Pfordt's Passion Flower
Passiflora x alatocaerulea
Pfordt's Passion Flower flowers
(Photo courtesy of NetPS Plant Finder)
Height: 15 feet
Spread: 30 inches
Hardiness Zone: 6a
Other Names: Hybrid Passionflower, Passiflora pfordtii
A truly spectacular vine for the garden; the large rose-purple and blue flowers are very distinctive; wonderful for covering an arbor, trellis or lattice, the flowers are individually beautiful close up
Pfordt's Passion Flower features showy lightly-scented rose star-shaped flowers with creamy white overtones, buttery yellow eyes and blue anthers at the ends of the branches in mid summer. The flowers are excellent for cutting. It has dark green foliage throughout the season. The glossy lobed leaves do not develop any appreciable fall color. The fruit is not ornamentally significant.
Pfordt's Passion Flower is a multi-stemmed deciduous woody vine with a twining and trailing habit of growth. Its average texture blends into the landscape, but can be balanced by one or two finer or coarser trees or shrubs for an effective composition.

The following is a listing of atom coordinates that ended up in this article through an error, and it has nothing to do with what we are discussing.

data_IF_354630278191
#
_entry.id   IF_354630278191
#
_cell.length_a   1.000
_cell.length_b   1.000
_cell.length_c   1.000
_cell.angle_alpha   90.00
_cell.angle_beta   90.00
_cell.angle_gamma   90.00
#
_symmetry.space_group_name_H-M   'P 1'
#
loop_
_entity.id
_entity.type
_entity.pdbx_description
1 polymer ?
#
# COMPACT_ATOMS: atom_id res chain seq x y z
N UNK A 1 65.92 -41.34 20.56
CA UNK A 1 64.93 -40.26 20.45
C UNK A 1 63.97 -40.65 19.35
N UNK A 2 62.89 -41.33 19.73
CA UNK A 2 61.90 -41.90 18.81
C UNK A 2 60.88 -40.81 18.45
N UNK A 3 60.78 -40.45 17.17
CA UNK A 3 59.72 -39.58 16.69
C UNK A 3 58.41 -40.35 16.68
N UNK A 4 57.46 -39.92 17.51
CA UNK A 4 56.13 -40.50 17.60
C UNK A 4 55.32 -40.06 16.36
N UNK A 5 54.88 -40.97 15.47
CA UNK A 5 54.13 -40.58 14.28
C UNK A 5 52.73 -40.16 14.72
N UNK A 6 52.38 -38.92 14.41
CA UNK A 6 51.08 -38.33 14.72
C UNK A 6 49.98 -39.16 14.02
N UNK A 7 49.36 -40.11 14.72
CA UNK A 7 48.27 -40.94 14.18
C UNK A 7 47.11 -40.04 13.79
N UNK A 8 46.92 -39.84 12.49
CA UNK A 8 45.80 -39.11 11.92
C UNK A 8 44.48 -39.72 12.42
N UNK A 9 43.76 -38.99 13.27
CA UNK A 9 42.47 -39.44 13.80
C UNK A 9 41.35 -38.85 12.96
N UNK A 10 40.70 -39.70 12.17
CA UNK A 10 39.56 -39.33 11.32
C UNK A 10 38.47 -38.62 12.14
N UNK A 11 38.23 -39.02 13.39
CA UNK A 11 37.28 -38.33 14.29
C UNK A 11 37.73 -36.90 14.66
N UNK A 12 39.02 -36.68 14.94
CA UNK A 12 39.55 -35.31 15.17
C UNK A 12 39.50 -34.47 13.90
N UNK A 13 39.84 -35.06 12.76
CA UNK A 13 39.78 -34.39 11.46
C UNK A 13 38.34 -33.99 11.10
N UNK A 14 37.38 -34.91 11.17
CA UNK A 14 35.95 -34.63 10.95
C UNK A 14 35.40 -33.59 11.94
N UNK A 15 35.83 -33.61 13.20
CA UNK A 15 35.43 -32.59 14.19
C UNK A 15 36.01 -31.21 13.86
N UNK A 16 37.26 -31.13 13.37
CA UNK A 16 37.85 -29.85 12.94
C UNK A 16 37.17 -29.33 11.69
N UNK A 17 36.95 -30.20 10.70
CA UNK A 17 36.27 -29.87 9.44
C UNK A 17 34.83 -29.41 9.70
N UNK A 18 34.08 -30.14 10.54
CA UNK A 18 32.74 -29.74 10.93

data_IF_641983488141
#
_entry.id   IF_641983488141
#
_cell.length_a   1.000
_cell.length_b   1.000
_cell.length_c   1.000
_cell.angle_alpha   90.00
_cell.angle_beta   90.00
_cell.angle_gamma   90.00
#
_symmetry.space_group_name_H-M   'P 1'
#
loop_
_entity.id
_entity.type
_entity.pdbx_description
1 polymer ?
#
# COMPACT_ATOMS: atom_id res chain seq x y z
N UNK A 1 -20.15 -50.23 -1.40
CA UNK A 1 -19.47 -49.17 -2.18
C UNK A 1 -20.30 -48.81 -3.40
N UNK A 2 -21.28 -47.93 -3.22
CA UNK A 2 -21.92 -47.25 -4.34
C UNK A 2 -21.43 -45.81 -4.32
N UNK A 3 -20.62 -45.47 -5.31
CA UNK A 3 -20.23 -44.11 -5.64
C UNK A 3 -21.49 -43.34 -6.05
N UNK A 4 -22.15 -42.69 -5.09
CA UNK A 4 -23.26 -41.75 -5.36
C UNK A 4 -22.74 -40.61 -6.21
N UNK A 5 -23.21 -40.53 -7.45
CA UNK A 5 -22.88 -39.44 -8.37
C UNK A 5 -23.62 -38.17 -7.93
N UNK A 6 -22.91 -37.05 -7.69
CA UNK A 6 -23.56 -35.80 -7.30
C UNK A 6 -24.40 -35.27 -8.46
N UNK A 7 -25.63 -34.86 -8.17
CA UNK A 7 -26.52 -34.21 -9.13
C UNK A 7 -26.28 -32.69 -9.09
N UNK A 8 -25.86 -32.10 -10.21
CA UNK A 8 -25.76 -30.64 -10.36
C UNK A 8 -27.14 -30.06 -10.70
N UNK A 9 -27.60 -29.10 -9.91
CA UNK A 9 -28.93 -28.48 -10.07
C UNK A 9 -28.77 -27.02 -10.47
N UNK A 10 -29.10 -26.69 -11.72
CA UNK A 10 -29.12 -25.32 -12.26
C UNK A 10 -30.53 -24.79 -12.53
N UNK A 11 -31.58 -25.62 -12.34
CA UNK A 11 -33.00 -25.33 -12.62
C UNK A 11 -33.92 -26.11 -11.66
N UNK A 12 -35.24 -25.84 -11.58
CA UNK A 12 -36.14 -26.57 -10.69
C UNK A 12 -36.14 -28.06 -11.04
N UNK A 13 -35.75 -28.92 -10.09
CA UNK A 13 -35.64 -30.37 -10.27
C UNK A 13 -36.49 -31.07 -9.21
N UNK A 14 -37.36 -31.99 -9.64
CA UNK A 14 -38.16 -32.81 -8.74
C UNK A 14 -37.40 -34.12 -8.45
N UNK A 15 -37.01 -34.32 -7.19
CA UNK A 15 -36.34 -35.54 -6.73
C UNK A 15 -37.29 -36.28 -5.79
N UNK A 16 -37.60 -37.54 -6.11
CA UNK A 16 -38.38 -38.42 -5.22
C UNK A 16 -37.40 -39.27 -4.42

This is a relatively low maintenance woody vine, and is best cleaned up in early spring before it resumes active growth for the season. It has no significant negative characteristics.
Pfordt's Passion Flower is recommended for the following landscape applications;
- General Garden Use
Planting & Growing
Pfordt's Passion Flower will grow to be about 15 feet tall at maturity, with a spread of 30 inches. As a climbing vine, it tends to be leggy near the base and should be underplanted with low-growing facer plants. It should be planted near a fence, trellis or other landscape structure where it can be trained to grow upwards on it, or allowed to trail off a retaining wall or slope. It grows at a fast rate, and under ideal conditions can be expected to live for approximately 10 years.
This woody vine does best in full sun to partial shade. It does best in average to evenly moist conditions, but will not tolerate standing water. It is not particular as to soil type, but has a definite preference for alkaline soils. It is somewhat tolerant of urban pollution. Consider applying a thick mulch around the root zone in winter to protect it in exposed locations or colder microclimates. This particular variety is an interspecific hybrid.